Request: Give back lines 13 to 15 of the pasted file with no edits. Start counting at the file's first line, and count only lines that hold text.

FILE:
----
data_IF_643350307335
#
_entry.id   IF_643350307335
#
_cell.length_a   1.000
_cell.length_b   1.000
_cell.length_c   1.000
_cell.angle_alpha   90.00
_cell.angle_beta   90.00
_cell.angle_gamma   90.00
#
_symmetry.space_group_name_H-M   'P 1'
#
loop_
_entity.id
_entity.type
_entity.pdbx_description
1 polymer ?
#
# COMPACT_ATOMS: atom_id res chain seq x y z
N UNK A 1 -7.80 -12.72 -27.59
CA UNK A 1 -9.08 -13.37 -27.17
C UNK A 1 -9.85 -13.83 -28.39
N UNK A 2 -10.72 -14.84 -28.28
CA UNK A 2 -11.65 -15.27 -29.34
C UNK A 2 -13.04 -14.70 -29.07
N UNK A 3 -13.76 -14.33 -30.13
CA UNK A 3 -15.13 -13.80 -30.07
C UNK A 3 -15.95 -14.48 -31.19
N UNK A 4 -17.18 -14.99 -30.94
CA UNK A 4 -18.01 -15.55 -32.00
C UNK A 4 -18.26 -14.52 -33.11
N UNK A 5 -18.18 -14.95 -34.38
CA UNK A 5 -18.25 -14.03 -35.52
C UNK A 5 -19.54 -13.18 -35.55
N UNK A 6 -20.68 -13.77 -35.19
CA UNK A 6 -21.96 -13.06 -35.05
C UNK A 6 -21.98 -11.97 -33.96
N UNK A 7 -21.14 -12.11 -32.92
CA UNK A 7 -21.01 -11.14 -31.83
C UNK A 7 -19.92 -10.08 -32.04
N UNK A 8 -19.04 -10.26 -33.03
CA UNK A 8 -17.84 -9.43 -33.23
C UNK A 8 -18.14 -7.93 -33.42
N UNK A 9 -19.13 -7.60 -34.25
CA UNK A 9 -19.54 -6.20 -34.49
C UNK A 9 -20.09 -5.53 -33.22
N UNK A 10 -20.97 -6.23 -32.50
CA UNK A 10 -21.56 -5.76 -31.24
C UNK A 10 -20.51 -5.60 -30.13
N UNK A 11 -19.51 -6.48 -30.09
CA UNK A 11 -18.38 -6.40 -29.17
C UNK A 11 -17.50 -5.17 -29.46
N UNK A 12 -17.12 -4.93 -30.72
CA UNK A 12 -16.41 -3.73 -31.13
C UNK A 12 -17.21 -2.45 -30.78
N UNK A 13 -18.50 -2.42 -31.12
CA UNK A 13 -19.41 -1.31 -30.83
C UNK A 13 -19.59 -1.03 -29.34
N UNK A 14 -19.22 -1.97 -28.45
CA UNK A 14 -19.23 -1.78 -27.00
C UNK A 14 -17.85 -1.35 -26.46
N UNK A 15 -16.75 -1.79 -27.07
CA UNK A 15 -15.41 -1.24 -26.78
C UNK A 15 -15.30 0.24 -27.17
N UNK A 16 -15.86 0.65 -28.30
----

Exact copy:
#
loop_
_entity.id